Kyle Van Newkirk’s Advice On Bringing Tap Into The 21st Century
Kyle Van Newkirk is a tap dancer you probably remember from the premiere season of NBC's World of Dance. In case you missed it, he is also one of Showstopper's incredible convention teachers. What makes Kyle stand apart from some of today's other incredible tappers? He isn't afraid to change what tap means to his audience and even himself. This modern view of tap dancing is important because it shows us that tap dancers are just as versatile and dynamic as dancers of any other genre. We sat down with Kyle to get his advice on bringing tap dancing into the 21st century.
Focus On Musicality
One of the things that Kyle believes changes tap is how people use it to interact with music. This means interacting with every facet of the songs you choose to dance to from the meaning to the lyrics to the many components of the instrumental part of the track. Obviously, this leaves a dancer with an infinite amount of possibilities for each song they choose to work with. Where do you aim your focus? Well, Kyle chooses to focus on the lyrics, and he uses them to guide him as he chooses other rhythms in the song to highlight. This is because he thinks it is important to pay homage to the musician that created the song you are working with. Think of it as a collaboration between you and the artist. Lyrics and rhythms come together in song. They should come together in tap as well.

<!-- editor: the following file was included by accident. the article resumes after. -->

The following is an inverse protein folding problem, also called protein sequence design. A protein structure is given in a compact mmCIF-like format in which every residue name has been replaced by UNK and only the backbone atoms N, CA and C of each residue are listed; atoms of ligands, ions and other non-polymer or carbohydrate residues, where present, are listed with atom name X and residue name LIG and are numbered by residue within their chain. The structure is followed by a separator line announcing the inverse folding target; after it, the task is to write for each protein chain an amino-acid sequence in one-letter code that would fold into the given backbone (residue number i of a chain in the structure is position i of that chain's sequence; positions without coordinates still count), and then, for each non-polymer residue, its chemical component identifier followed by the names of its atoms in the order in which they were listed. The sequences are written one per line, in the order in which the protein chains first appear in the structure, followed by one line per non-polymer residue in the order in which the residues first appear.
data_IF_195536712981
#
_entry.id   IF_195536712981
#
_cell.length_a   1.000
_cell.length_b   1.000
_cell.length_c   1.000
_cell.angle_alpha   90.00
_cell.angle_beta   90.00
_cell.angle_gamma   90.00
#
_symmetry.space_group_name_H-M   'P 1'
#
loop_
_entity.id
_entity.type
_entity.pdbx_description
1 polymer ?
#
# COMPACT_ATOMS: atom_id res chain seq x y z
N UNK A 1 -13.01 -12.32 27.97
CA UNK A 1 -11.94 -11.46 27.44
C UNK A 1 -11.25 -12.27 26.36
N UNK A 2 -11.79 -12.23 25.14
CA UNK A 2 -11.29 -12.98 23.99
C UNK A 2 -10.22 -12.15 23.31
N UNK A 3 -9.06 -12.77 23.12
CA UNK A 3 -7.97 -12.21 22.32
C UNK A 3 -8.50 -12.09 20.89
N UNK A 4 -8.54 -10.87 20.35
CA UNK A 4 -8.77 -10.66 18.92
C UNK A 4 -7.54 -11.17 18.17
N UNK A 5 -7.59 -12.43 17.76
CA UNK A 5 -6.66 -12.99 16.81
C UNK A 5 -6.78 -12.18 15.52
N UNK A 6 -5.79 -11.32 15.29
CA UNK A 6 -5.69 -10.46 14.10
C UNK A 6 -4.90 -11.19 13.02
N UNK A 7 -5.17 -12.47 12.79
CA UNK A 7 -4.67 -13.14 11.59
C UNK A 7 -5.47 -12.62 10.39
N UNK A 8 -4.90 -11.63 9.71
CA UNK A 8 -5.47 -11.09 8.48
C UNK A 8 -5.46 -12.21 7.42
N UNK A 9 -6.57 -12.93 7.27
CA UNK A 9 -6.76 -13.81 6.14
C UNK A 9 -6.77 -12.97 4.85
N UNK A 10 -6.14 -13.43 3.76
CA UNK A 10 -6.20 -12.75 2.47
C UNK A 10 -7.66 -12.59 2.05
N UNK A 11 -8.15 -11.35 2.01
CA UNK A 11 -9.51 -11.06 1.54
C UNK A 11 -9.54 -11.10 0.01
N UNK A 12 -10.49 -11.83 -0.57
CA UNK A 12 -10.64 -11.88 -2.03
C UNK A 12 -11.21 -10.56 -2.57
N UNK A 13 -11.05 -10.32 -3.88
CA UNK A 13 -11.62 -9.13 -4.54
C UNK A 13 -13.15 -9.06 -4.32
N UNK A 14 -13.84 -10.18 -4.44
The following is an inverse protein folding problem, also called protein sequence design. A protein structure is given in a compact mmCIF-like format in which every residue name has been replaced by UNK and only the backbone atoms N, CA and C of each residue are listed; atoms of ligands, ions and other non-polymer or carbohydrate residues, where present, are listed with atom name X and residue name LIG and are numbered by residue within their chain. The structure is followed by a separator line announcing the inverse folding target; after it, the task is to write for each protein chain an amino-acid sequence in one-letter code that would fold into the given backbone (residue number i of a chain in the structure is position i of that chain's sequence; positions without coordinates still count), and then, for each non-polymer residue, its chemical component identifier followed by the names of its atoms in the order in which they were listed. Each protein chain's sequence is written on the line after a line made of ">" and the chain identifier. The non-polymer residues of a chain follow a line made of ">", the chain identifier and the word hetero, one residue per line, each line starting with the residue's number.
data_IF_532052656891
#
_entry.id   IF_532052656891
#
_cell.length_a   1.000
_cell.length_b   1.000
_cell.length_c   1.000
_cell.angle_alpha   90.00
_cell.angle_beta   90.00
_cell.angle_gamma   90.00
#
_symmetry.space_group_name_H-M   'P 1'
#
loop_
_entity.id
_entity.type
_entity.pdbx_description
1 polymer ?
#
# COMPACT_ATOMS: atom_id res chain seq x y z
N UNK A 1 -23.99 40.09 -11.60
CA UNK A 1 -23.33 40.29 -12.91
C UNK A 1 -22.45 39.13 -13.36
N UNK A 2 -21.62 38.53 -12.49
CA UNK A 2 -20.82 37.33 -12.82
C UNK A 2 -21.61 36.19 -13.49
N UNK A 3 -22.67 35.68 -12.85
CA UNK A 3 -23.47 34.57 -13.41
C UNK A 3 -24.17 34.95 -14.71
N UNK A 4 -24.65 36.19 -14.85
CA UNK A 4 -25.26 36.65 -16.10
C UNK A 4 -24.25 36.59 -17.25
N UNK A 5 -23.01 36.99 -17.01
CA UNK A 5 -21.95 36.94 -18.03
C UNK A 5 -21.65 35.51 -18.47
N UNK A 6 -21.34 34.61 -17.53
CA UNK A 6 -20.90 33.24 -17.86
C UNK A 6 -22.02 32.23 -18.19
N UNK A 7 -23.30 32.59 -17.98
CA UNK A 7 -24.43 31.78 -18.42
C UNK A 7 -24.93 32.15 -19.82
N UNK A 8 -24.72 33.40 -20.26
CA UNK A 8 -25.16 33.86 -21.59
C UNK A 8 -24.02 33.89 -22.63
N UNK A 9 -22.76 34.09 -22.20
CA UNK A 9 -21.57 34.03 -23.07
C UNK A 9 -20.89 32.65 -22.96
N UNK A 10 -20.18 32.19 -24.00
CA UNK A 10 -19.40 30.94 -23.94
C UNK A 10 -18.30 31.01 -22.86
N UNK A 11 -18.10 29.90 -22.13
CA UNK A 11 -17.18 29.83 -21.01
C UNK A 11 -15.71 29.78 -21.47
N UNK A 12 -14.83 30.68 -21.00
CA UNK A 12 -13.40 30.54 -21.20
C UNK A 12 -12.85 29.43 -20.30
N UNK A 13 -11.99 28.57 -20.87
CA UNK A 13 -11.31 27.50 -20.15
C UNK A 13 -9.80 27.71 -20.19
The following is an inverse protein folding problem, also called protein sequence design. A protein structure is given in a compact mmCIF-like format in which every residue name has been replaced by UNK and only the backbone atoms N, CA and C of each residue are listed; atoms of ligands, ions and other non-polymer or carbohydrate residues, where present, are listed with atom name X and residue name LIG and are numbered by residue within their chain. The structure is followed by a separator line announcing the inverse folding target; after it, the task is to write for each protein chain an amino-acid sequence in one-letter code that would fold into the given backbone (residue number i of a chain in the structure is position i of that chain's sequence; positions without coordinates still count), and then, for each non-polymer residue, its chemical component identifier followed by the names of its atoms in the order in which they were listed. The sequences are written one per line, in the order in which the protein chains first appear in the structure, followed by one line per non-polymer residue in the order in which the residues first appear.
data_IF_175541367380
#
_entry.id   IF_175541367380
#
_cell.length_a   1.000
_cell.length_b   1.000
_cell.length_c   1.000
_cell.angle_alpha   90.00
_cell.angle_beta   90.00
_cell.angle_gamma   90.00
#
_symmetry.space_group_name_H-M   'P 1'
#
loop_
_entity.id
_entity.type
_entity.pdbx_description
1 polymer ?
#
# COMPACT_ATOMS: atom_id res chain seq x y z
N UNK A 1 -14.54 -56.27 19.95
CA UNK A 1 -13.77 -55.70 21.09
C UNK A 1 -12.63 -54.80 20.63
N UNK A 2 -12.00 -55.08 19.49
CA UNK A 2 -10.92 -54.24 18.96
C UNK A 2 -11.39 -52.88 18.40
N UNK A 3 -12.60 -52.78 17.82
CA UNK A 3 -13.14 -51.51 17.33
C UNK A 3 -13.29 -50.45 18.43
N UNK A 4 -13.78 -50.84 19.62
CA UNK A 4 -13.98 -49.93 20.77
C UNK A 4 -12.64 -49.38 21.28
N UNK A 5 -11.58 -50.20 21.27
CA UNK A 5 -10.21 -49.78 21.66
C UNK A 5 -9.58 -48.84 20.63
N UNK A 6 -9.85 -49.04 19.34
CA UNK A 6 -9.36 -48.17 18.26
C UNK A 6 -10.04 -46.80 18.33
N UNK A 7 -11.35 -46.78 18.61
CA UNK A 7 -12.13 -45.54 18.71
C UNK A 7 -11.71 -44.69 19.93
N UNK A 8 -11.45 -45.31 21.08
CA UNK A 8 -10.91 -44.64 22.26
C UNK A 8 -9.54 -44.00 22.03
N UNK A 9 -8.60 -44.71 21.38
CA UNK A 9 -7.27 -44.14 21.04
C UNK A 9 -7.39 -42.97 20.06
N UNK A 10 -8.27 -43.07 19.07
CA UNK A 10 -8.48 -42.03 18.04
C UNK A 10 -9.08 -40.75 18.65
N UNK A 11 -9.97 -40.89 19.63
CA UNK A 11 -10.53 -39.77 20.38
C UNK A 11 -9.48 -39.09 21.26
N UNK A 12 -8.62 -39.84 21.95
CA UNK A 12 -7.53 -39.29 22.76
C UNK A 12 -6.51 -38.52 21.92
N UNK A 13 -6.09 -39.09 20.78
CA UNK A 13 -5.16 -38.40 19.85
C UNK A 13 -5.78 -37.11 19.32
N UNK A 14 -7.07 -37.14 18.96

Improvise and Blend
An important element of modern tap is improvisation. This allows tap dancers to bring unexpected elements into their choreography which makes it more interesting. This is not new, though. If you look through the history of tap dancing, you will find that many of the moves we consider standardized today were and still are greatly varied depending on your location and culture. Kyle specifically prefers to blend his tap with elements influenced by hip hop and other urban genres of dance. However, watching Kyle dance, you would not say that he is hip-hop dancing. It is undeniably tap.
Don't Be Afraid To Move
Kyle encourages dancers to remember that even though you should branch out and explore different methods of blending your tap technique with elements from other genres, you should not forget to practice basic elements of tap. It is important to keep your base strong. Slipping into loser versions of standard technique to be unique can be cool, but if you do not maintain the roots of tap, your style will suffer because your basic movements will be sloppy.
Make It Your Own
Throw in splashes of other things to develop your own style. Tap isn't all feet. You can learn how to use and incorporate props, your body, and anything you can think of to enhance the rhythms and stories you are sharing. This isn't a simple process. You won't be able to figure out one hand movement or the intricacies of balancing one prop in a day, and it will take even longer than that to understand how one movement or prop can support and enhance your style. Don't get discouraged! Style takes work. Every risk you take is a chance for you to expand your ability to express yourself and a step toward developing a style that is your own.